Implementing a 1:1 learning programme means making sure that your school is secure. Paul Edmonds of CPU explains the different things that a school should take into account.
At a time of continuing austerity, the ability to tap into a place where providing a device for a student that can address both the Learning & Teaching ICT demands, and also address a student’s “wish list” for a home device can prove attractive. If the latter becomes compelling, seeking parental contribution support can not only become an option, but it can genuinely become a sensible and reasonable route to providing ICT resources. The moral challenge, of course, is making sure that it is 100% inclusive so that all students can benefit from any programme that is put in place; much akin to that of dealing with School Uniforms in the past.
As featured in the March edition of our magazine.
Over the past few years, I have worked at many educational establishments in the United Kingdom and abroad. My area is communication and access to learning for all - from those with profound and multiple learning difficulties to those who are academic and able but have a specific or transitory learning barrier. Unsurprisingly, my work in other countries has brought me into contact with some strikingly different approaches and attitudes to special educational needs (SEN).
In Albania I came across a slow start to the provision of education for some children with disabilities. Historically, in this country, such children were put through the same system whatever their disability. This had been the case for a blind man whom I met. Intelligent, articulate and a wonderful singer, he carried his few possessions - a cassette tape player with two cassettes and his cigarettes - with him at all times, having no safe place to store them.
In my first post in this series, I spent some time talking about the reasons why more and more schools are choosing tablets as the tool through which to achieve their vision of giving every student access to their own mobile computer. In summary, it's because tablets are highly effective at enabling pupils to demonstrate their learning in creative ways, as well as being fun, reliable and easy to use.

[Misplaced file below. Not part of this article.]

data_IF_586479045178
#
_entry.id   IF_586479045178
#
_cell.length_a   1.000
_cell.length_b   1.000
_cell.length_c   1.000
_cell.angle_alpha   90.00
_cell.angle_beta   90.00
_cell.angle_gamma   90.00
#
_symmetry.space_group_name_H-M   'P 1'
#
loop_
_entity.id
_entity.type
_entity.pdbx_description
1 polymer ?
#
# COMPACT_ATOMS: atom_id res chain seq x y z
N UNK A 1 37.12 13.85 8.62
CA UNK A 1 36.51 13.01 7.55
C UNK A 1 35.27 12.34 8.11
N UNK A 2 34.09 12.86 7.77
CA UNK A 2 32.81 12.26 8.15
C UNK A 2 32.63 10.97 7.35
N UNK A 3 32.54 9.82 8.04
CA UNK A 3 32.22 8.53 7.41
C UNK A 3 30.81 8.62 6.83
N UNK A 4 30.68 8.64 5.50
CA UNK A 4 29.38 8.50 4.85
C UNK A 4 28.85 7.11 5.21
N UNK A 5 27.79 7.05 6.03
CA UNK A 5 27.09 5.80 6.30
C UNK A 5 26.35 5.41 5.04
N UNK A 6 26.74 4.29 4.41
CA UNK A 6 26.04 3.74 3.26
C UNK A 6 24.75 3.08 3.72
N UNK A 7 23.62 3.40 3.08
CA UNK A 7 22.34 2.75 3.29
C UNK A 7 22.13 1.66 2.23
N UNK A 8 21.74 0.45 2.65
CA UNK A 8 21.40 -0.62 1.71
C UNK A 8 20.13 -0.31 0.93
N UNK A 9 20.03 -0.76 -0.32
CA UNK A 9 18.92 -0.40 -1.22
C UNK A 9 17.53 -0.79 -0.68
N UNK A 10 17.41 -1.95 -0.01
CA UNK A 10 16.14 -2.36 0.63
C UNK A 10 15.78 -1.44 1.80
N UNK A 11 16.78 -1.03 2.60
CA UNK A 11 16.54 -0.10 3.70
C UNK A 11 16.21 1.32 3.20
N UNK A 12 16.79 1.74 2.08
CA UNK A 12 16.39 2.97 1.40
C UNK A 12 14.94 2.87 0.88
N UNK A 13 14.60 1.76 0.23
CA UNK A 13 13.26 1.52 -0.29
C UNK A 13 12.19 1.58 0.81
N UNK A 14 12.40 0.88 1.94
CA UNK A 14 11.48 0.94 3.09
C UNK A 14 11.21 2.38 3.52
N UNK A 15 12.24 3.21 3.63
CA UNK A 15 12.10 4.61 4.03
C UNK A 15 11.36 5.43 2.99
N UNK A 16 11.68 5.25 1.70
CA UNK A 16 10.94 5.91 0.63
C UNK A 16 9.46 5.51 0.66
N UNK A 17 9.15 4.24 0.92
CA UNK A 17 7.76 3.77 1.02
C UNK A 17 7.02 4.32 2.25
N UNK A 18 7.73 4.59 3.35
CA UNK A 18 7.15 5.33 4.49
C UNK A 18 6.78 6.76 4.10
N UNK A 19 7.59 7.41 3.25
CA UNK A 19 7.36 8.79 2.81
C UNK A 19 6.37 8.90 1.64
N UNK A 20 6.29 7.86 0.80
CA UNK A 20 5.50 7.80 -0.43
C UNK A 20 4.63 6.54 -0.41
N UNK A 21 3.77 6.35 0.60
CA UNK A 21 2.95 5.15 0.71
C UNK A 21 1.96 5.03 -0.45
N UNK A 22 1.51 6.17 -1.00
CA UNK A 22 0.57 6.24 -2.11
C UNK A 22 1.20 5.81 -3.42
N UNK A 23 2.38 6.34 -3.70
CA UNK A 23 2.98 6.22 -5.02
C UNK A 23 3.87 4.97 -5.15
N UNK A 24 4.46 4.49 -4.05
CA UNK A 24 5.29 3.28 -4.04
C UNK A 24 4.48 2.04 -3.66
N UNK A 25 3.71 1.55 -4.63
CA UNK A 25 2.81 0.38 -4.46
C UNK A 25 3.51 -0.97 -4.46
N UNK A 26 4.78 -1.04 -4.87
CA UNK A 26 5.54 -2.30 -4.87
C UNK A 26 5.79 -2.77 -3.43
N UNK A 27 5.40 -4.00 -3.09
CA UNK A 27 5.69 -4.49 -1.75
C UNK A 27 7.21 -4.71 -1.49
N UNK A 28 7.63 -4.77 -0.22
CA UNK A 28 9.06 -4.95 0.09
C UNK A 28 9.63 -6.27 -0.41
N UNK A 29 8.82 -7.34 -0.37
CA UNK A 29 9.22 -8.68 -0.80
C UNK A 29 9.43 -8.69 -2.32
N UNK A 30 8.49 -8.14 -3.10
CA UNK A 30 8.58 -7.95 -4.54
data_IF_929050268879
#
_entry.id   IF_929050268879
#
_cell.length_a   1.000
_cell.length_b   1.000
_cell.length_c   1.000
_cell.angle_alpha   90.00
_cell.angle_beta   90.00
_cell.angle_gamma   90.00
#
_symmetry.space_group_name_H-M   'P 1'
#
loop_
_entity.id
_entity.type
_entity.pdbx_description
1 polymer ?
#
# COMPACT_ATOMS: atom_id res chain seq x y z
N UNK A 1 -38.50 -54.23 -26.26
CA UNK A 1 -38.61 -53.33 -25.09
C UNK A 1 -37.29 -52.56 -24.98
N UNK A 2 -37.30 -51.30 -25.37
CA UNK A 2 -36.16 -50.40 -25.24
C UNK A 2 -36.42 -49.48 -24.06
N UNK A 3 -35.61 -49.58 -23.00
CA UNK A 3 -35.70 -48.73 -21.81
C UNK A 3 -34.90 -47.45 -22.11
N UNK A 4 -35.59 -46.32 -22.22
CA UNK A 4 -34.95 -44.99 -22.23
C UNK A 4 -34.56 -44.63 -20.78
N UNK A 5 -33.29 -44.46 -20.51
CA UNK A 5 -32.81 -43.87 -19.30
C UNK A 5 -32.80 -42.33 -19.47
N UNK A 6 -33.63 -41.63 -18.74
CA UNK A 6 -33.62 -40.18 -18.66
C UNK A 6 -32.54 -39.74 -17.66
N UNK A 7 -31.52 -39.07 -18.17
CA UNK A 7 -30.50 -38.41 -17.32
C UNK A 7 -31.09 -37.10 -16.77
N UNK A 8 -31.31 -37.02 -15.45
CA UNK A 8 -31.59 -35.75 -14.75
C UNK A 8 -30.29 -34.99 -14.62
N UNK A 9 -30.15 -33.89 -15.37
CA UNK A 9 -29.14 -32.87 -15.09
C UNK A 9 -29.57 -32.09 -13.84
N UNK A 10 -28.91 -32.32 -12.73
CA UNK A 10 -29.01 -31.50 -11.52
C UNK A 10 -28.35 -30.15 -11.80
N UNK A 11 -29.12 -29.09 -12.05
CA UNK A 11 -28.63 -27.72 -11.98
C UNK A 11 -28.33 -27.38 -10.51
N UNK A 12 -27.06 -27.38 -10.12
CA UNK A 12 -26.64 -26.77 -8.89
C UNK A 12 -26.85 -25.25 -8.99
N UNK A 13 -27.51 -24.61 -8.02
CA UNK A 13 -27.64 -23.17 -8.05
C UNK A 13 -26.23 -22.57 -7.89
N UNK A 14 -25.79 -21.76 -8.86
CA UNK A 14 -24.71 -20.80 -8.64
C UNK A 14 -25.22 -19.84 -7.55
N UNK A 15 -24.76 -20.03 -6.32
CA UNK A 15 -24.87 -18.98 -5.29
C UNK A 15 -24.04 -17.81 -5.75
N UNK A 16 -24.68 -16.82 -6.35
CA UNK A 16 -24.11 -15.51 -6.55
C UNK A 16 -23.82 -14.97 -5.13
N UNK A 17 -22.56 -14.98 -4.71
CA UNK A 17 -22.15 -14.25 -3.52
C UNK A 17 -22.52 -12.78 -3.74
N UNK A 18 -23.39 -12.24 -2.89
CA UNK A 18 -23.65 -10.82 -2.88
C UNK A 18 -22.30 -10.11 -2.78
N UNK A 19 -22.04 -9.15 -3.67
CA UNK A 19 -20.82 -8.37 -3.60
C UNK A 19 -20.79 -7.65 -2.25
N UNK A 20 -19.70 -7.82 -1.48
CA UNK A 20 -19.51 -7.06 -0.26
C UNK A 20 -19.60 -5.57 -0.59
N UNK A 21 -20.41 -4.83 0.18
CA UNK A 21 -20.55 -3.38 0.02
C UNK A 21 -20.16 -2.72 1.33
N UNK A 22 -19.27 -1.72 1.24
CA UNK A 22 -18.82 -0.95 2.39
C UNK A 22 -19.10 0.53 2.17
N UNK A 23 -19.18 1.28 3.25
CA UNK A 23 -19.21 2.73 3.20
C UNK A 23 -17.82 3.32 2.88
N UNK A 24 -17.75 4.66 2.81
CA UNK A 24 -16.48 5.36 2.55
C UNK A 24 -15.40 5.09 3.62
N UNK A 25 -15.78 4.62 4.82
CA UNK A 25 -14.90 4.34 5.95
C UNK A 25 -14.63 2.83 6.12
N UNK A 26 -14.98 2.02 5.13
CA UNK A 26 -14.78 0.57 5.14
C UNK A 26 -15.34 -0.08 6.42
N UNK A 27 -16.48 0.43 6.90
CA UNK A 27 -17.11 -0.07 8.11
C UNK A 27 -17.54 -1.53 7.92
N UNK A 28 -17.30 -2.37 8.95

That post ended by asking a question which often gets ignored; are tablets truly the best device to tackle the specific challenges which face GCSE and A Level students?
I want to consider, over the course of this post and the next, the reasons why schools are choosing tablets to fulfil their 1:1 ambitions and suggest a slight tweak on how this by-now-familiar formula might be improved. Fundamentally, the reason is easily articulated; schools want to bring the undoubted benefits of a really powerful and functional computer to every one of their students, to be accessed whenever it is the most effective tool to support learning. It’s rarely more complicated than that, at its heart. Tablets are simply the best answer we currently have for distributing access to personalised computing.
But beyond this broad and over-arching ambition, let’s take a look at why tablets specifically are chosen by school leaders for 1:1 projects above other form-factors:
As published in the September 2013 edition of our magazine.
The iPad is out and making itself useful long before the children arrive. All my plans and resources are saved to the cloud, so I use my iPad to print out anything that is needed for the day. It is so much quicker to access your files this way than waiting for a PC or pen drive to load up. There are so many different cloud based platforms to use nowadays, many of which are free and have their own app to make accessing your files very smooth and painless. At the moment I use Microsoft Skydrive as our school’s e-mail system is based on there. There are many alternatives that are just as good though - Dropbox, Google Drive and iCloud, to name a few.
Students are curious.
Without this curiosity, I don’t believe a Digital Leader programme would be so successful. Show them something they are interested in and they want to know more. If they come up against a barrier, they want to overcome it. If they can find out something no-one else knows, they want to share it. Successful Digital Leaders are the epitome of the curious student with more to offer schools than perhaps any other student body at this time. The classroom environment is changing and students and teachers need their help.
The example below is taken from our 1:1 iPad initiative which serves to illustrate how crucial Digital Leaders will be to the success of the rollout. It must be emphasised that the roles and responsibilities are transferable to any technology in schools. I would suggest that the process is a little easier if all students have the same device.
When a school district adopts a 1:1 technology programme, no matter whether the district itself is purchasing the computers or is instead asking the students and their families to purchase a device (or bring one from home), one of the critical concerns that arises is how to keep those devices safe and operational for years to come. Theft, devices being lost, and devices breaking (by being dropped, for example) are all legitimate concerns. While some of these issues can be prevented or reduced somewhat by teaching students some basic safety techniques (such as keeping devices safely locked up when unattended), districts should also plan on purchasing insurance to protect their investment in 1:1 technology. Here are two key reasons why school districts should elect to insure students’ technology devices, along with some thoughts about what parents can do if their child’s school does not insure 1:1 devices.